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Are You Good With Money?
Old 04-13-2017, 01:19 PM   #1
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Are You Good With Money?

Are You “Good with Money?” | The 10th Man Investment Newsletter | Mauldin Economics

Straightforward quality article about dealing with money before and after retirement. This is a bit different from the heavily plowed furrows that we may see all day every day.

Ha
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Old 04-13-2017, 01:23 PM   #2
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Good to see me and my fellow Texans are number one!
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Old 04-13-2017, 01:28 PM   #3
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That's me, I am that article.

Including never making more than 5 figures when I was working and becoming a millionaire not withstanding.

Yeah, good stuff and easy too.
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Old 04-13-2017, 02:01 PM   #4
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Good to see me and my fellow Texans are number one!
Add that to the scorpions and rattlesnakes in your Texas sales spiel.
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Old 04-13-2017, 02:18 PM   #5
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Based on the article my money management skills are truly awesome.

In any case I am very comfortably retired. And, can not even remotely be accused of being Texan.
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Old 04-13-2017, 02:36 PM   #6
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Based on the article my money management skills are truly awesome.
Yep, I do all those things too.
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Old 04-13-2017, 02:38 PM   #7
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Great basic info that sums it up nicely. It's not all that complicated.
I always thought I was good with money since I tend to hang onto it.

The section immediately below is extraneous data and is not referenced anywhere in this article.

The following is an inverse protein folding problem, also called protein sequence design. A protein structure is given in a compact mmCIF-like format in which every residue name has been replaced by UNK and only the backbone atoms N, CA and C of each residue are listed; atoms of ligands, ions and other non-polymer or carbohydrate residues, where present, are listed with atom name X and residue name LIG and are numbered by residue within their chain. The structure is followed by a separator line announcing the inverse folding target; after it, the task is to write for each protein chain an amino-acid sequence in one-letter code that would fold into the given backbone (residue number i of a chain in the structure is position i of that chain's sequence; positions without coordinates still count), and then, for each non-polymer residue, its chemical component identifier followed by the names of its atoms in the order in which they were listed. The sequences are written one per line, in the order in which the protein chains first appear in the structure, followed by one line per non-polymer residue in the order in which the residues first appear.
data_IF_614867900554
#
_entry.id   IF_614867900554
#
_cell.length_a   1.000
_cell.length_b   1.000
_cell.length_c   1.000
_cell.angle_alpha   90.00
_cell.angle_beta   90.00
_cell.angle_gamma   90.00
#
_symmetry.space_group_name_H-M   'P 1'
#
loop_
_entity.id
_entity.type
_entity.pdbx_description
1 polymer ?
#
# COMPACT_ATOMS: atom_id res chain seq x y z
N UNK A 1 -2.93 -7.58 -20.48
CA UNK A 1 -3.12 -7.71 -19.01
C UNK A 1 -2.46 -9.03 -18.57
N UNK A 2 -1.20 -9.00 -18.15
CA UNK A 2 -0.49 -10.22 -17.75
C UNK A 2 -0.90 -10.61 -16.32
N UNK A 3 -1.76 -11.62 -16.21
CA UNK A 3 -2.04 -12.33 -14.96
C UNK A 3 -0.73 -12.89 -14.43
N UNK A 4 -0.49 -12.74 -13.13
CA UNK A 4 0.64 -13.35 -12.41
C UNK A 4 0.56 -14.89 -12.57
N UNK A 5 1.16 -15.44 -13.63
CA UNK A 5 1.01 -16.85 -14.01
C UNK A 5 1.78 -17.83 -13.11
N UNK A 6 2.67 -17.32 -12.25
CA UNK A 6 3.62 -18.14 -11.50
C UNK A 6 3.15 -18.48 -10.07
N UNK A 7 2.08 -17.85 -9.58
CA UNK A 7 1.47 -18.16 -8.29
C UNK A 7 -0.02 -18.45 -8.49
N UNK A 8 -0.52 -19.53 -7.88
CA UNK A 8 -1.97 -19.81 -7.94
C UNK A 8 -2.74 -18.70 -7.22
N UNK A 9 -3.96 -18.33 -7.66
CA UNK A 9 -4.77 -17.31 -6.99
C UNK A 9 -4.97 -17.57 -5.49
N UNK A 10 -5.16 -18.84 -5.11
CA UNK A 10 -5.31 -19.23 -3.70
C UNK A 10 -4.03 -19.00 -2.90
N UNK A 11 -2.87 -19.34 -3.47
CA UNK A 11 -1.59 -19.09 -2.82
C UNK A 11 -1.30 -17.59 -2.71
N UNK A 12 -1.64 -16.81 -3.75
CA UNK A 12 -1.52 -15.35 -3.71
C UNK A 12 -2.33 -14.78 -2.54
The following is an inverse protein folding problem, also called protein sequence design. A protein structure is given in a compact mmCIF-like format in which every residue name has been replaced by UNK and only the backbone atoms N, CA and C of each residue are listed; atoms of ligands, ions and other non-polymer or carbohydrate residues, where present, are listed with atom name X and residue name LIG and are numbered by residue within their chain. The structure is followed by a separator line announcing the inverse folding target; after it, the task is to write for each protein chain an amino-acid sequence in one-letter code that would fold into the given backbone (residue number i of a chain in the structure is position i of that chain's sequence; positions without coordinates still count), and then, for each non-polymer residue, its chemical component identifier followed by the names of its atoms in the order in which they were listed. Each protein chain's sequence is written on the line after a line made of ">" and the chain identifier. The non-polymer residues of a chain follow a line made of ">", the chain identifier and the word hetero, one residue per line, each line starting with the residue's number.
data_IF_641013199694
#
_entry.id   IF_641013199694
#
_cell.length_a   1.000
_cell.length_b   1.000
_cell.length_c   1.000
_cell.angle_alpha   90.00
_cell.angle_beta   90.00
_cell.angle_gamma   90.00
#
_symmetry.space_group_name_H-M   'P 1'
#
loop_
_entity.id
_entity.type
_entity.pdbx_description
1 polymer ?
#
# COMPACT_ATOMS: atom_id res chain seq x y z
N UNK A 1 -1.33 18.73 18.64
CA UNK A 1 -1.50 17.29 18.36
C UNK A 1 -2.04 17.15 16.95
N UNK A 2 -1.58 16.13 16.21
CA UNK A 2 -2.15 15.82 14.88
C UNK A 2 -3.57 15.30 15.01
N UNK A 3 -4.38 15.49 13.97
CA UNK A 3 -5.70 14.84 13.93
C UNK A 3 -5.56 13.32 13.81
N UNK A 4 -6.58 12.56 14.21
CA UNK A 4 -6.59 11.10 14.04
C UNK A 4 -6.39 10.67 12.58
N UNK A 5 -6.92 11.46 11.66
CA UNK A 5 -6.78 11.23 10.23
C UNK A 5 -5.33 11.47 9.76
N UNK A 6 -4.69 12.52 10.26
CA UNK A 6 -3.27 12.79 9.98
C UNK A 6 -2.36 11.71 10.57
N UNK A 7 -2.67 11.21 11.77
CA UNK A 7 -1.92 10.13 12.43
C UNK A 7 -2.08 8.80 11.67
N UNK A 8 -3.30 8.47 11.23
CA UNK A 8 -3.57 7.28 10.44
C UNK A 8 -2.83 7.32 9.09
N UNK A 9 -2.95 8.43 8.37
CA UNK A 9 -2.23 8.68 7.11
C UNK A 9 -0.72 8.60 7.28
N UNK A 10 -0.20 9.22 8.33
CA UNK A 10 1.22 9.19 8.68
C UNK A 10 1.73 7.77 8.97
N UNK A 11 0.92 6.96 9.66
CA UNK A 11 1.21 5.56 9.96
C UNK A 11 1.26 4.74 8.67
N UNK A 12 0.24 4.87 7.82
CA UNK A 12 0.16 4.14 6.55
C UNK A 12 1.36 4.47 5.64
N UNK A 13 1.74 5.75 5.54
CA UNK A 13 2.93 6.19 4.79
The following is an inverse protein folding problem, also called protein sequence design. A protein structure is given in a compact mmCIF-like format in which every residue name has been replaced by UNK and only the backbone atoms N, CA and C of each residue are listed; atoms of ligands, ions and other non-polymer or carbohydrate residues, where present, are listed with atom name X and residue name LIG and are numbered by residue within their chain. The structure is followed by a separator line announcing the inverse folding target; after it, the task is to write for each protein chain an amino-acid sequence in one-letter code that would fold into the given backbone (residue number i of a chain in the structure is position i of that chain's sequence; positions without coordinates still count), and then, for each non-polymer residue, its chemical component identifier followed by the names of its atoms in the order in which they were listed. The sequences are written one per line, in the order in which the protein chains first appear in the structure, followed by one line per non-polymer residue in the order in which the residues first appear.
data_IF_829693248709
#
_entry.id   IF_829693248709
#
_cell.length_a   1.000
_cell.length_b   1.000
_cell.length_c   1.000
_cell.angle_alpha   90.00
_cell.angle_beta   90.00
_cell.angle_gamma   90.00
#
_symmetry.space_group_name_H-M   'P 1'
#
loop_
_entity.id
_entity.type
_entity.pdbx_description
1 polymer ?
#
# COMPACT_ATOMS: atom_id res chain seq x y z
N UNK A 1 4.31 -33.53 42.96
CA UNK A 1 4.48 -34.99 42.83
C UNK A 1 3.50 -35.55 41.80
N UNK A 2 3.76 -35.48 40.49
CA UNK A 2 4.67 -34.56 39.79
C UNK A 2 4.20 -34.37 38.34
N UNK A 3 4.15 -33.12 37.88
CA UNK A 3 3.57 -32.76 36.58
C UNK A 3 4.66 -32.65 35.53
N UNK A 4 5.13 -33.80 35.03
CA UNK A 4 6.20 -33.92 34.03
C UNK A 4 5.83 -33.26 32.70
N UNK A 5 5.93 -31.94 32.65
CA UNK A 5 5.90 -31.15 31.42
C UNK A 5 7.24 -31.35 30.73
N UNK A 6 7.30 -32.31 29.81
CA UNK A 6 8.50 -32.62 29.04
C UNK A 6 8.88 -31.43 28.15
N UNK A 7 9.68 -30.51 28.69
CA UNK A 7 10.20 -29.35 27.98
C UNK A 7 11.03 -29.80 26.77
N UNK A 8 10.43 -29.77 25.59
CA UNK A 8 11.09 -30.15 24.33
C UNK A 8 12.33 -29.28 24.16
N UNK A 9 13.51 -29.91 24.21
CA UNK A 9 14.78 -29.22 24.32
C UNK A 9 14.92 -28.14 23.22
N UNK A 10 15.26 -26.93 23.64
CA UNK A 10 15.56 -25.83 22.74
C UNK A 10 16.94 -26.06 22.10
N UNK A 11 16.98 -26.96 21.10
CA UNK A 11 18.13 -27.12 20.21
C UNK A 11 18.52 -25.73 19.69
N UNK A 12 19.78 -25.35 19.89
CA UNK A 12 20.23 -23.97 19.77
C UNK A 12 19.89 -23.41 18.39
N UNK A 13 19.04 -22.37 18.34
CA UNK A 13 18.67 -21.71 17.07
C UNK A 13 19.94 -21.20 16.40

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Old 04-13-2017, 02:54 PM   #8
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"3) Maybe Invest It. I say maybe, because investing isnít for everyone. Most people are bad investors. Most people are better off with cash in a bank account or CD."


Hopefully few are stupid enough to take this advice.
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Old 04-13-2017, 02:56 PM   #9
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Simple, not easy as I often say. I used to tell my employees (who made well above average wages) time and time again, you have to live below your means if you ever want to reach financial independence and retire - whether you make $40K/yr or $400K/yr. But I was usually met with 'we don't want to learn about investing, just tell us what stocks to buy that'll make us rich' or 'yeah, easy for you to say since you make more than we do.' They never could grasp it's not how much you make as much as how much you keep...
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Old 04-13-2017, 03:01 PM   #10
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"3) Maybe Invest It. I say maybe, because investing isnít for everyone. Most people are bad investors. Most people are better off with cash in a bank account or CD."


Hopefully few are stupid enough to take this advice.
I've known and still know plenty people for whom this is excellent advice. If you avoid fire, you won"t get burned.

One of my brothers is very comfortably retired in spite of never making a high salary, and he has always looked for and bought the best CDs he could finds, and kept it up.

Ha
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Old 04-13-2017, 03:07 PM   #11
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Good to see me and my fellow Texans are number one!
The chart showing the average credit score getting progressively higher as one goes north is very interesting.

Some time ago, I read that people in colder climates tend to be more independent and self-reliant. Perhaps that trait, which is driven by the required survival skills due to the environment, also drives them to borrow money less.
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Old 04-13-2017, 03:08 PM   #12
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According to the article, I'm good with money. Probably, but I could have saved more when I was young.
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Old 04-13-2017, 03:14 PM   #13
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I've known and still know plenty people for whom this is excellent advice. If you avoid fire, you won"t get burned.

One of my brothers is very comfortably retired in spite of never making a high salary, and he has always looked for and bought the best CDs he could finds, and kept it up.

Ha
I agree. Even with a less than optimal plan you can exceed about 95% of the general population.
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Old 04-13-2017, 03:25 PM   #14
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Great simple article, easy to read.

This jumped out at me.

"People lament the tragic state of financial literacy in this country. It is indeed tragic. But imagine for a second that President XXXX would put aside a billion dollars for financial education. Basic financial literacy, balancing a checkbook, paying taxes, that kind of stuff."